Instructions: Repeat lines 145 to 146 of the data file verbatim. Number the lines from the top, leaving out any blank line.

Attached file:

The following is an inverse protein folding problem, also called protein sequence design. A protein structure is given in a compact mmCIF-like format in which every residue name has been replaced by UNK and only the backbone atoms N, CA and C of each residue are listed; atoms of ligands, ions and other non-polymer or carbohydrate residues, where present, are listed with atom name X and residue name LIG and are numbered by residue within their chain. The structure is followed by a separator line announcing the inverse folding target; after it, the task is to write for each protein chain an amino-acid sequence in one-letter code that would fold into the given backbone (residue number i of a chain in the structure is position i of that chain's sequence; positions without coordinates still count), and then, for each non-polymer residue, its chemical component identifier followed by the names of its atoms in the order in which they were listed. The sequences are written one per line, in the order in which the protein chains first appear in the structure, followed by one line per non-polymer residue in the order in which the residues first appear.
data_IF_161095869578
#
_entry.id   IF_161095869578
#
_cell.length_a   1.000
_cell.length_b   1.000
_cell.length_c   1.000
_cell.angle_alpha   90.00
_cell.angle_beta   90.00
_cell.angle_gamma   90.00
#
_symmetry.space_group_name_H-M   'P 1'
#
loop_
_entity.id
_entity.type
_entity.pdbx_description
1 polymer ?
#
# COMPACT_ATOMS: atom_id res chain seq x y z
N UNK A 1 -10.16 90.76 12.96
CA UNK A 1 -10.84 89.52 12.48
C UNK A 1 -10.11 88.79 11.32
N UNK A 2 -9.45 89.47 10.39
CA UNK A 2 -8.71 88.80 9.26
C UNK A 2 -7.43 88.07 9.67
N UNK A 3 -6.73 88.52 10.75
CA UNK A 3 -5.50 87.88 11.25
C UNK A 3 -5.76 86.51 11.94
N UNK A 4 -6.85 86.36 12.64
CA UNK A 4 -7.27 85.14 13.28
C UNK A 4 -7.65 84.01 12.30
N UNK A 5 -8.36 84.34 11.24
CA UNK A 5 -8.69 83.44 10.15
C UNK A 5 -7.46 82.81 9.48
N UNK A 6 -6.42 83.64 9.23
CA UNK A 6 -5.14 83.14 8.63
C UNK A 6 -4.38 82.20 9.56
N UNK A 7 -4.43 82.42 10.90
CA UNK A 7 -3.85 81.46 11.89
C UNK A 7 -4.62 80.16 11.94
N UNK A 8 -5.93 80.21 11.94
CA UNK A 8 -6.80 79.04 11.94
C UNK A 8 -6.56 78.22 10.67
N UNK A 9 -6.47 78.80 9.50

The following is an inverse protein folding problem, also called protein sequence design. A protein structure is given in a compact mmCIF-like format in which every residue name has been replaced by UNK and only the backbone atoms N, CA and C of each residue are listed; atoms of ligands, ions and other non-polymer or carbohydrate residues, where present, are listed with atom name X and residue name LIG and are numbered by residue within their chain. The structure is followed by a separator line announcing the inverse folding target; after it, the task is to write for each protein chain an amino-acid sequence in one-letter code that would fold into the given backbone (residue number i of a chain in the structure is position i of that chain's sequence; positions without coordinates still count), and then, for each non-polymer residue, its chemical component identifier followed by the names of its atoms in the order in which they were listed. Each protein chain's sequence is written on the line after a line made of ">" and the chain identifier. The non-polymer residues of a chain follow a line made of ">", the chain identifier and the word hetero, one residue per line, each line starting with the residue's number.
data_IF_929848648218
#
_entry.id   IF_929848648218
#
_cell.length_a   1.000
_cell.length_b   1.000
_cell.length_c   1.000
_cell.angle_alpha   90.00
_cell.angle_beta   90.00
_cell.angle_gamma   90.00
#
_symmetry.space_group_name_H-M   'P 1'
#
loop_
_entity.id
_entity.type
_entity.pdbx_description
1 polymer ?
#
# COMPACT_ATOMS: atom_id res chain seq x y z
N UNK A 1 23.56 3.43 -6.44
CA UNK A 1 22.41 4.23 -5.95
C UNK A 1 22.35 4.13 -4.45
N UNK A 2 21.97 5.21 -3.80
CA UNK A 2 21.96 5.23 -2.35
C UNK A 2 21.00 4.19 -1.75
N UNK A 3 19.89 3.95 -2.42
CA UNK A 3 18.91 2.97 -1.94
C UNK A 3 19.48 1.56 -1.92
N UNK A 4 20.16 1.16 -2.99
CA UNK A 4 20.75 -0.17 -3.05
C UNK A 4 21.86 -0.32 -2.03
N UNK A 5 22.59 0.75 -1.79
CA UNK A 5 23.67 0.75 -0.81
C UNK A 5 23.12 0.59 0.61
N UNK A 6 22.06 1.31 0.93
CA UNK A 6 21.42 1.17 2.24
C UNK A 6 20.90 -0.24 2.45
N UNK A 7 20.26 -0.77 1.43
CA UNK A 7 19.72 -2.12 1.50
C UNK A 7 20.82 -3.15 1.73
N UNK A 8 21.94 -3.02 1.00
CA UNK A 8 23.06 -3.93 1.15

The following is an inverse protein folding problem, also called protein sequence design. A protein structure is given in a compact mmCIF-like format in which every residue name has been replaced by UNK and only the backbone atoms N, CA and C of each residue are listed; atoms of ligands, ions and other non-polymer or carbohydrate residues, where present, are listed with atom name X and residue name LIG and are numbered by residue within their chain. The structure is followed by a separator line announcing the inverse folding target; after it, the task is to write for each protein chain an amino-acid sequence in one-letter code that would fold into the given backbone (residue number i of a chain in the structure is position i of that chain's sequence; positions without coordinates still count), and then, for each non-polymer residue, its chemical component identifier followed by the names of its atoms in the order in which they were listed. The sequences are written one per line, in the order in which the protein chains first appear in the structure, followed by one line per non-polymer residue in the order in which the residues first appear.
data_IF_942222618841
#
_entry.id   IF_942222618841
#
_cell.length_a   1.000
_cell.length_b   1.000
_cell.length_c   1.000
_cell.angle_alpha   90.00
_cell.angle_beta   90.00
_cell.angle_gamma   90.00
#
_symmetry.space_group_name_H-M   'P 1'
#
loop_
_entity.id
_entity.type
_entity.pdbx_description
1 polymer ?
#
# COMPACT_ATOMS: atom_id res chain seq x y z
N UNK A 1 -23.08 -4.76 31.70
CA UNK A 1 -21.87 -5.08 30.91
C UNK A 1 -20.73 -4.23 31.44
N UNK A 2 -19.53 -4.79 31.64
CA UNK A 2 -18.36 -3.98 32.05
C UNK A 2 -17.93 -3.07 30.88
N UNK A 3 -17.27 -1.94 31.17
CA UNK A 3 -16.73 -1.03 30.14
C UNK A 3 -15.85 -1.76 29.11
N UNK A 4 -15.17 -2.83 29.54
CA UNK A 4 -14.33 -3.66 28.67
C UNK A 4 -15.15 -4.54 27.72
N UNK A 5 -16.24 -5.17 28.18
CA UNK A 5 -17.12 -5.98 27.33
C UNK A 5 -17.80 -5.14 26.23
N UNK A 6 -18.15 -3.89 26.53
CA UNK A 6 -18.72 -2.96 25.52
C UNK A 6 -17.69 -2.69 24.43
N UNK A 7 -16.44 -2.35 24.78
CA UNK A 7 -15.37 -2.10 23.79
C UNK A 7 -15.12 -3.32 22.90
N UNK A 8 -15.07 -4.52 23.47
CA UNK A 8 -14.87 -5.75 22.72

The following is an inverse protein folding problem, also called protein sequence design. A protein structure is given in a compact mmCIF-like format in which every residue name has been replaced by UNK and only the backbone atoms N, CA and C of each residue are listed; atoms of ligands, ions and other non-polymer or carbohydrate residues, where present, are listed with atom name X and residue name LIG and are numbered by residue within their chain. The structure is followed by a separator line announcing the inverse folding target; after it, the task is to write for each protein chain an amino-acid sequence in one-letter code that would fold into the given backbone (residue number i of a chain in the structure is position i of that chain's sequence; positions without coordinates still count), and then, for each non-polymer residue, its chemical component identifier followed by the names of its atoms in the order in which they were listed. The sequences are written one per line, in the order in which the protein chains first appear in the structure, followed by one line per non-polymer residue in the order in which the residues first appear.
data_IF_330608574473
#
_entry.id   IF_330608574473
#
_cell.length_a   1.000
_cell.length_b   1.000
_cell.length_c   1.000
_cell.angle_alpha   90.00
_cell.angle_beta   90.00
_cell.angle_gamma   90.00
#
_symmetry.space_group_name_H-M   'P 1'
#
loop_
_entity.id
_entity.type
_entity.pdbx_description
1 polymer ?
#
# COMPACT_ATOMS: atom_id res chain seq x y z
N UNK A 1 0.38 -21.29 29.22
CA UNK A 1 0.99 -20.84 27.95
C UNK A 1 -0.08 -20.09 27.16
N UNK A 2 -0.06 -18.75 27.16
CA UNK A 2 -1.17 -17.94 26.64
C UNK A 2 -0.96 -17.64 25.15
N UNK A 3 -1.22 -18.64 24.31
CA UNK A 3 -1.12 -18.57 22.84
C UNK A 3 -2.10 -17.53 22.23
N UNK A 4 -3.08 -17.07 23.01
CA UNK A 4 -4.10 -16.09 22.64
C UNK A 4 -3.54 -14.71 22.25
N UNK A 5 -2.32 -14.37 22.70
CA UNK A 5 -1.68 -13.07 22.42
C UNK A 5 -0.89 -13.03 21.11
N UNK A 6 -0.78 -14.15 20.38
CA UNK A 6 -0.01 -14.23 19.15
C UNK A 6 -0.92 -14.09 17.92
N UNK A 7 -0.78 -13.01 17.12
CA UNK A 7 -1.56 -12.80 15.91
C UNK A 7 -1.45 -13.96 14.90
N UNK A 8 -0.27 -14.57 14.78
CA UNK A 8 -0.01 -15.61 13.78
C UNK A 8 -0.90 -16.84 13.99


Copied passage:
_cell.angle_gamma   90.00
#